WATCH: Former Mayor Kwame Kilpatrick Preaches at Detroit Church in First Public Appearance Since His Release from Prison

In Kwame Kilpatrick’s first public event since his release from prison, the former mayor of Detroit preached to the crowd Sunday at the Historic Little Rock Baptist Church.

Kilpatrick spoke to the building of Christ’s church, second chances, the beginning of his own ministry and being from the “real Detroit.”

Preaching about turning on the light of truth, Kilpatrick told the crowd, who cheered, laughed and wept, that he became who he is now because the light came on. He encouraged the crowd to stop hiding from the light, “let Jesus expose you,” and find freedom in it.

“This is Kwam’, right here. This is what you get, what you got. I ain’t trying to trick nobody, manipulate nobody, I ain’t trying to cheat nobody, I ain’t trying to do none of that – the light is on,” he said with gusto as members of the crowd stood up to clap. “The light is on. Look at me.”

Former President Donald Trump cut Kilpatrick’s 28-year sentence 20 years short after granting him clemency in his public corruption case in January. The Detroit mayor from 2002 to 2008 was sentenced to federal prison following his 2013 conviction on a slew of public corruption crimes, including racketeering, bribery, fraud and extortion. Since his release, he has spent his time with family in Georgia.

Kilpatrick told the crowd Sunday that moving from worshiping to preaching was not easy and thanked the audience for praying for him.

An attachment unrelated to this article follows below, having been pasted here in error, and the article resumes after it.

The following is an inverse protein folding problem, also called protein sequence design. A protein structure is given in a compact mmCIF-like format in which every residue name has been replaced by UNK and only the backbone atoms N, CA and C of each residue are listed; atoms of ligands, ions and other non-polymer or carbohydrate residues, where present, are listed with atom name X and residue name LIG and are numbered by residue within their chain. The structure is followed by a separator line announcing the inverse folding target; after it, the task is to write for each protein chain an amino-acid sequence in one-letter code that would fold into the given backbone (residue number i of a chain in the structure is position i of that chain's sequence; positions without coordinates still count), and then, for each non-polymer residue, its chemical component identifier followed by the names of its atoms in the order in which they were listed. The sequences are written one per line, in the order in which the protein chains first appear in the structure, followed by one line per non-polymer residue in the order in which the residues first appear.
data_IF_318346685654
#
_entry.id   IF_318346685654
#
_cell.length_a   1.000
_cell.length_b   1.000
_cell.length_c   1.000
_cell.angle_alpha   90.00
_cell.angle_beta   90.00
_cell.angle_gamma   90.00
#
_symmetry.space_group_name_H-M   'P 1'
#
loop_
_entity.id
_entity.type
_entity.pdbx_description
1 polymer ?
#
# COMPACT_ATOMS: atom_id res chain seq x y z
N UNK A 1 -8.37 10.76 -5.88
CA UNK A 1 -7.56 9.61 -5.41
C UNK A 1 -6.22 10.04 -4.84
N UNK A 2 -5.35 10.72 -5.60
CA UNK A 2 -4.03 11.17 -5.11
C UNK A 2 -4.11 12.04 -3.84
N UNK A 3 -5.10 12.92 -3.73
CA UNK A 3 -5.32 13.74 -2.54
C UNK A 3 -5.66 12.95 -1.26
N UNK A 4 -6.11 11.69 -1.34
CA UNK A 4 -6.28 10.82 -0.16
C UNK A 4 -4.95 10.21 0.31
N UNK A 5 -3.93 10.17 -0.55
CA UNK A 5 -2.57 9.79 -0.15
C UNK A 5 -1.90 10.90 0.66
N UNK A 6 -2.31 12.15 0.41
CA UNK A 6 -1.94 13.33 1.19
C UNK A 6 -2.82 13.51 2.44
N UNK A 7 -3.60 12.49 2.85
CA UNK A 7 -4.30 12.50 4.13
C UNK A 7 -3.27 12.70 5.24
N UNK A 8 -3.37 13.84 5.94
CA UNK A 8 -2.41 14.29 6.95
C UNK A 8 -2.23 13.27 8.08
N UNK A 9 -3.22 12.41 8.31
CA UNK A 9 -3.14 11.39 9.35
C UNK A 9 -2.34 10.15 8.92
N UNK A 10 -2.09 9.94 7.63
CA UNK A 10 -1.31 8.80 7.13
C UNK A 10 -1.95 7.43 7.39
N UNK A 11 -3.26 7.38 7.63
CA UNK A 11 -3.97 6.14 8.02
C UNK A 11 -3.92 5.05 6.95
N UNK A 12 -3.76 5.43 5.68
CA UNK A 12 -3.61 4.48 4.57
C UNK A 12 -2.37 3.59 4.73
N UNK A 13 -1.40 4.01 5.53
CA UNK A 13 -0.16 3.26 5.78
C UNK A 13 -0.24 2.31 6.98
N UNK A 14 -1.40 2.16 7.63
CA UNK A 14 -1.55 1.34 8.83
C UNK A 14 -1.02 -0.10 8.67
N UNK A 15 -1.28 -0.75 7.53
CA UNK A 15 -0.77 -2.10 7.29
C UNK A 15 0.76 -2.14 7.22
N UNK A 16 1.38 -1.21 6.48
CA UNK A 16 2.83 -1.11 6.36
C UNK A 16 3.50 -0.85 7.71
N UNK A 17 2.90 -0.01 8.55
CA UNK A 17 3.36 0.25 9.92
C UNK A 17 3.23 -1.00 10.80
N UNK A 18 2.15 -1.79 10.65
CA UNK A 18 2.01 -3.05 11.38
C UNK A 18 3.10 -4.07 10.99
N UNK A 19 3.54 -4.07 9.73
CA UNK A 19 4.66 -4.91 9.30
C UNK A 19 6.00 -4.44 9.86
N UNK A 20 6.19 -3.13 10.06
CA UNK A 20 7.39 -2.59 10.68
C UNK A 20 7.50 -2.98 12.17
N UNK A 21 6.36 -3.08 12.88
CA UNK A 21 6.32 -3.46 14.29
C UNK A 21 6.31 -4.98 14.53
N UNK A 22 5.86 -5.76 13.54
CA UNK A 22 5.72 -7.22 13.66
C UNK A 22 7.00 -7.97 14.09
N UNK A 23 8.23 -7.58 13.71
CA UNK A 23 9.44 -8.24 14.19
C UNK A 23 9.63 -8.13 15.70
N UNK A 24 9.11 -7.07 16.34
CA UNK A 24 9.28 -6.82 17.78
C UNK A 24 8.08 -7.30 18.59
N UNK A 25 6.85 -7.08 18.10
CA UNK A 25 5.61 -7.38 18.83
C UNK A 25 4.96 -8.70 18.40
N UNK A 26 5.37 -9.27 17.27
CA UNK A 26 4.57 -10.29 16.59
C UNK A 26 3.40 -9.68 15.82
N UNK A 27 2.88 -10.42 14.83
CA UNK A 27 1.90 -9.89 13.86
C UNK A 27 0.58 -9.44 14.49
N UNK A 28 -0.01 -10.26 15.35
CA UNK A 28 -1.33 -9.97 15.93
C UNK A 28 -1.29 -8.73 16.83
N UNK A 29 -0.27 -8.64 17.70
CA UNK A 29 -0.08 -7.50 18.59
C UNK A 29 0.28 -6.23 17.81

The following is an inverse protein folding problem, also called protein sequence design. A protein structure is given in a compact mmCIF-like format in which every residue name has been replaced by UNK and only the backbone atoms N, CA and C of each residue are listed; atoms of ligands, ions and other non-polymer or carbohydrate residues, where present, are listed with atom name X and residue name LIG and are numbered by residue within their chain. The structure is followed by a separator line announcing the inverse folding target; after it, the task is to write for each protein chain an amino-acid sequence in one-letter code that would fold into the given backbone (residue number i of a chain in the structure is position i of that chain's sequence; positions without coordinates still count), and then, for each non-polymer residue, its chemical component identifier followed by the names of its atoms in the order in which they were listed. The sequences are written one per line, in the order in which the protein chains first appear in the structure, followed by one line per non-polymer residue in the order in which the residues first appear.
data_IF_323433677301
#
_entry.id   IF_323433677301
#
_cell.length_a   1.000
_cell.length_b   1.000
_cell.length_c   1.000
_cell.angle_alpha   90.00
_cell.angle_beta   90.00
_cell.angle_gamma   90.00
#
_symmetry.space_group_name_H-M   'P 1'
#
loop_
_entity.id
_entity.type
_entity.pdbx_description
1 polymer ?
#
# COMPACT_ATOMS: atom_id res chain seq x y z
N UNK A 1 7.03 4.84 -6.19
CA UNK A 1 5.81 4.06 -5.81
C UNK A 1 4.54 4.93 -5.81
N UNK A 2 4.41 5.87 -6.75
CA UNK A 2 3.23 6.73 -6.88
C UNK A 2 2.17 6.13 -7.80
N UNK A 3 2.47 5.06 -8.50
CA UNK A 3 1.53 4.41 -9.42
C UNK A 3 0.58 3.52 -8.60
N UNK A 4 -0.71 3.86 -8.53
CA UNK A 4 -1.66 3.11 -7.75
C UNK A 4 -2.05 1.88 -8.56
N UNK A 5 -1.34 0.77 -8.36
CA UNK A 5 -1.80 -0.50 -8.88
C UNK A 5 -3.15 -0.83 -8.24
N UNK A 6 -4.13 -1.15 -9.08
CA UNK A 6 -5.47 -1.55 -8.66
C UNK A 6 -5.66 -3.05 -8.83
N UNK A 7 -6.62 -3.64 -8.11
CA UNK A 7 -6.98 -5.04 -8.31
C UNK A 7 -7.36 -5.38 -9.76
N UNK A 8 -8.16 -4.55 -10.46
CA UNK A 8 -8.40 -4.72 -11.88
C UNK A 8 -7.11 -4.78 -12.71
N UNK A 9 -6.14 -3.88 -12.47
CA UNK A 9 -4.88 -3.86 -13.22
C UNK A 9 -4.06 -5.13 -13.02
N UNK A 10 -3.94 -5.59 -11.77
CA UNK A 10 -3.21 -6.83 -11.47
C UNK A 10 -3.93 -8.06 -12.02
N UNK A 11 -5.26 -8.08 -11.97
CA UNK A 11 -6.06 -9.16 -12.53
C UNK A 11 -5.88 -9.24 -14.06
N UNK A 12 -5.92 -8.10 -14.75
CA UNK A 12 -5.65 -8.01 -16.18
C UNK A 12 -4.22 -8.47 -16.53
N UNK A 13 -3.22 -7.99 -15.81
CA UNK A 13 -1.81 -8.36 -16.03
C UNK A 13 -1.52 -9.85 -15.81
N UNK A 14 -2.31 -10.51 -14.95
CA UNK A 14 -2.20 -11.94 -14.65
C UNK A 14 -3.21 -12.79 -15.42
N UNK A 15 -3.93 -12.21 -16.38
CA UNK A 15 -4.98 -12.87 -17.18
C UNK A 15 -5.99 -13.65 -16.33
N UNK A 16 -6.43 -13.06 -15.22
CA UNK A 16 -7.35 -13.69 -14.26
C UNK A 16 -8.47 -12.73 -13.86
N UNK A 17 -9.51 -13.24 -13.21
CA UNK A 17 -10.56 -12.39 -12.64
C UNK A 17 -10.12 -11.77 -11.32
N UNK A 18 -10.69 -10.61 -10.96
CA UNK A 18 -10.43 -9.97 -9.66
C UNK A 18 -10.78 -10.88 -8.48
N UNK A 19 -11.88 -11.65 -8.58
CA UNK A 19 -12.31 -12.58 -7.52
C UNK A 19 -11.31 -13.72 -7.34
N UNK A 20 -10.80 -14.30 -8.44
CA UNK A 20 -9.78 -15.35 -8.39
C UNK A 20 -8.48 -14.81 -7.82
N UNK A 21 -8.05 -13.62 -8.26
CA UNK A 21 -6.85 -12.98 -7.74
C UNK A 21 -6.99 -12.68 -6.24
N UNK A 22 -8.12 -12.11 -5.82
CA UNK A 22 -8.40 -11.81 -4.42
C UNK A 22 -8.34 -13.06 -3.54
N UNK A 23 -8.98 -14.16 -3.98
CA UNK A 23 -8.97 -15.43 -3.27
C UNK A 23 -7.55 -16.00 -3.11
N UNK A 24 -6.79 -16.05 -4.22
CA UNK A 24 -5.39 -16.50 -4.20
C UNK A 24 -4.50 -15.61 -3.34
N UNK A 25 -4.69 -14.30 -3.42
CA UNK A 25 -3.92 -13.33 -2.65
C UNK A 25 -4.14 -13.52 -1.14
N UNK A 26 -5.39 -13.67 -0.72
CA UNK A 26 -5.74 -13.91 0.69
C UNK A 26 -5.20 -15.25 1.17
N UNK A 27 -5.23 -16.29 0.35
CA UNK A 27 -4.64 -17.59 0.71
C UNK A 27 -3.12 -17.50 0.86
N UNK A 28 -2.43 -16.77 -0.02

He spent six to seven months in solitary confinement for various reasons, but “God was with me in there,” he said. “I learned how to pray for nobody. I learned how to worship with no audience. I learned how to preach without a single person in the room.”

While speaking about second chances, Kilpatrick said God told him “it’s not time to die,” which was the main subject of his sermon, based on Acts 14:19-22.

He highlighted his experience with COVID-19 during his time in prison. Kilpatrick said he remembers huddling around the television with other prisoners, listening to the news at the beginning of the pandemic.

At first, they did not take social distancing rules seriously, laughing at some of the precautions being put in place, but soon people in his unit became ill — with 18 people put on ventilators and nine people dying in his prison, he said.

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SOURCE: Detroit Free Press, Nour Rahal